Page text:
Posted on Posted in Los Angeles, Tech, Travel

With Carmogeddon looming less than 12 hours away I want to go over Waze, a navigation app that I think will prove much more disruptive than a 53 hour shutdown of the 405.

By disruptive I mean that this little startup has the potential to revolutionize one of the least favorite parts of many peoples day: their commute. By leveraging the power of crowdsourcing and social networking, Waze provides real time, turn-by-turn navigation based on current traffic conditions. In addition to traffic information Waze also collects and reports data on accidents, red light cameras, speed traps and other road hazards that may conspire against you on your trip across town. That’s right, this app not only aims to tell you when it is OK to hop on the 405 rather than La Cienega but will guide you through the process and give you a heads up about the cop hiding after the next overpass.

Needless to say, Garmin you should be more than a little worried. I’ve long questioned the need for my stand-alone Nuvi 660 when I have a fully capable, GPS enabled smart phone with me at all times. And their $33 street pilot app hasn’t exactly been well received. One of the only advantages of having a stand alone GPS I can think of at this point is preserving the battery life of your phone. GPS navigation is a real battery killer and who wants to get where they are going with a dead phone? Hopefully as the software evolves and battery technology improves this will be less of an issue.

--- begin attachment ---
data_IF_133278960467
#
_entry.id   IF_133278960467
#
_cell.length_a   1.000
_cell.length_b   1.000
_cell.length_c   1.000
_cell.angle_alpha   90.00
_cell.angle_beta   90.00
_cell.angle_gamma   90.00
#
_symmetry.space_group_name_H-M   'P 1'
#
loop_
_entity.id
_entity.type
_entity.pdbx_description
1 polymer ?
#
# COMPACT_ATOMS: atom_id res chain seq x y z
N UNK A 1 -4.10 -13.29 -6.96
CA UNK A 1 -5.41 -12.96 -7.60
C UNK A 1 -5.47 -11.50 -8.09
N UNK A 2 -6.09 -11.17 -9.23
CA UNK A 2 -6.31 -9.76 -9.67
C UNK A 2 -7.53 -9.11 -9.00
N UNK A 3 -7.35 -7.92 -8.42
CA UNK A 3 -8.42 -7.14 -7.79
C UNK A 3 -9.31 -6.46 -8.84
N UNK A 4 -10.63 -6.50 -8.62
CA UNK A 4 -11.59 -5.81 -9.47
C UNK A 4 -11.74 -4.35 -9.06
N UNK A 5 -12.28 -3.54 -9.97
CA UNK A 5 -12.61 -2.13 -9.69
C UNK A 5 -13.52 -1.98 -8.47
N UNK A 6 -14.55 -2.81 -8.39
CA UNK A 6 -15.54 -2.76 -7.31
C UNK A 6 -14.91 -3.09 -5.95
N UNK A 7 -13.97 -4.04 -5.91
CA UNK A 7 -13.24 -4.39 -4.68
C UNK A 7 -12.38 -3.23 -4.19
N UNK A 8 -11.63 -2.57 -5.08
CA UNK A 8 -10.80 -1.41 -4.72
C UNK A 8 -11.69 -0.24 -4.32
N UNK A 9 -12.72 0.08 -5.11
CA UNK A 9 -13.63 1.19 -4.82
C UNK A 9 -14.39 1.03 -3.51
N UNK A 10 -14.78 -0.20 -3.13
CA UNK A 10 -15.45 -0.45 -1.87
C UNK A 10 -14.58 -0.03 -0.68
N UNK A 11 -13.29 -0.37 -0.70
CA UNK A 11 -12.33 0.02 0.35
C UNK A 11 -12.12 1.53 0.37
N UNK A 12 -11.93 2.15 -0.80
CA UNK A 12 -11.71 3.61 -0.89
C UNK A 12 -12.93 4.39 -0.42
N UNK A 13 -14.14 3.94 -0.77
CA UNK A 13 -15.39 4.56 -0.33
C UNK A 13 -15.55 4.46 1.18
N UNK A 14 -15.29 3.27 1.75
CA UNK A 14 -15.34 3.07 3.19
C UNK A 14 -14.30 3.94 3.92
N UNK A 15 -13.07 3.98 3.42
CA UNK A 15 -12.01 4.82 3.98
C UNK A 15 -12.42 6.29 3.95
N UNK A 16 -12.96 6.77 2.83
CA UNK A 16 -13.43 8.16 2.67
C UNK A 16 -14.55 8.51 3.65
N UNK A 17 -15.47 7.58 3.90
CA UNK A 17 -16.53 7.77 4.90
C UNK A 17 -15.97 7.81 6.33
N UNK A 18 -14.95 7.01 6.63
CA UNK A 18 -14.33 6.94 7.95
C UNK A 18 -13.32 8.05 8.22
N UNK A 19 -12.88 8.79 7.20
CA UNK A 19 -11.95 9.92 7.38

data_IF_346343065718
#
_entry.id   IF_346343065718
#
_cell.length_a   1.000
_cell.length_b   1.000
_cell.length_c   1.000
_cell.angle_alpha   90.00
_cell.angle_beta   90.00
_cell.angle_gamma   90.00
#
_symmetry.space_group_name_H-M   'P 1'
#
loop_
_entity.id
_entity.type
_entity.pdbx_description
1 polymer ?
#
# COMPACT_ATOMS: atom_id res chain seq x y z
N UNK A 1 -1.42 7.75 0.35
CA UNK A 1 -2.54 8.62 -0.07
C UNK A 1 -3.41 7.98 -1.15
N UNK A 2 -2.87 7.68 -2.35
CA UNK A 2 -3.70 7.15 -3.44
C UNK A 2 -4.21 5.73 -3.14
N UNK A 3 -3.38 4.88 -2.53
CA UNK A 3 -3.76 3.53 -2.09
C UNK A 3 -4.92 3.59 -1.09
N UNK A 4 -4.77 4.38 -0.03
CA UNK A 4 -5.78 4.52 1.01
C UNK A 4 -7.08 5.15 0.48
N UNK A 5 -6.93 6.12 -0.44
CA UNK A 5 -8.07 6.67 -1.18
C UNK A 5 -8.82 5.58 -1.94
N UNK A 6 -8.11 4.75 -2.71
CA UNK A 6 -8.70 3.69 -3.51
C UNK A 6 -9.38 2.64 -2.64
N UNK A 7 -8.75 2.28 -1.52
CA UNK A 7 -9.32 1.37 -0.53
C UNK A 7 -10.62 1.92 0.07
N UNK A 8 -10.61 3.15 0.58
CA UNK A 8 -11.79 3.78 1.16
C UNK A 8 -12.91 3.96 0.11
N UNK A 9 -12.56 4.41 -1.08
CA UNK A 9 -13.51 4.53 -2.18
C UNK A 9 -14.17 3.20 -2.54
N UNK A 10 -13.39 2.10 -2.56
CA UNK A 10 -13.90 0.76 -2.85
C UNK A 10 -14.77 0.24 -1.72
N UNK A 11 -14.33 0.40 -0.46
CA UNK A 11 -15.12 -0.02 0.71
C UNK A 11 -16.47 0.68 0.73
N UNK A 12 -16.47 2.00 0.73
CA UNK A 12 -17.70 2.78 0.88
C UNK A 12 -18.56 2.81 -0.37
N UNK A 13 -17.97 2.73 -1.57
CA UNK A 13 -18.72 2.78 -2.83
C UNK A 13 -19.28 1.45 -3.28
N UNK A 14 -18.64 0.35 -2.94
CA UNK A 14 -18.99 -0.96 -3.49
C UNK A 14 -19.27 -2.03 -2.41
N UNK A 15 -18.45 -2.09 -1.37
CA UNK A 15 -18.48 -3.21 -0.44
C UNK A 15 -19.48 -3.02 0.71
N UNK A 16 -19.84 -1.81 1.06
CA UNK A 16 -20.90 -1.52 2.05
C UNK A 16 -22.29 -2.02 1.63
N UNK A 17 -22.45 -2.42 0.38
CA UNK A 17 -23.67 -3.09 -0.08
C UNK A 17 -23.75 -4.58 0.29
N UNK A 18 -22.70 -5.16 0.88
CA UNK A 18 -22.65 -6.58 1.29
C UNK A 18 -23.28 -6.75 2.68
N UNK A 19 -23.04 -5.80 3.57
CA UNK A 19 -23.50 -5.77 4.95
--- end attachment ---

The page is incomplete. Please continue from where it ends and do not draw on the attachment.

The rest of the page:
Speaking of issues, one of the problems I have with Waze is the social gaming elements which actually encourage user interaction while driving. “Wazers” are encouraged to report traffic incidents they encounter en route and even earn points for updating map errors or entering street names. It’s true that the UI has been designed mostly for one-handed operation, but the distraction potential is pretty high and could be enough to cause an accident (oh the irony). To be fair Waze does offer voice recognition for some features and text entry is restricted while moving; however, simply entering “passenger” mode subverts this restriction. I think Waze needs to ramp up its passive data collection and offer a simplified user interface designed for drivers to report traffic incidents with 1 touch as opposed to the 3 or 4, which may be required now.

The truth is that this revolution isn’t going to happen overnight. Waze has already been around for several years and the software still feels somewhat like beta. But Carmogeddon looks to be the perfect use case for Waze and the app has received a tremendous amount of attention over the past few months. The good news is that as the user base grows and they are able to gather more data the navigation should improve.

Who knows, Carmogeddon may be hyped up like the Y2K bug but in any case there is definitely huge potential for Waze to blaze new trails in the realm of navigation.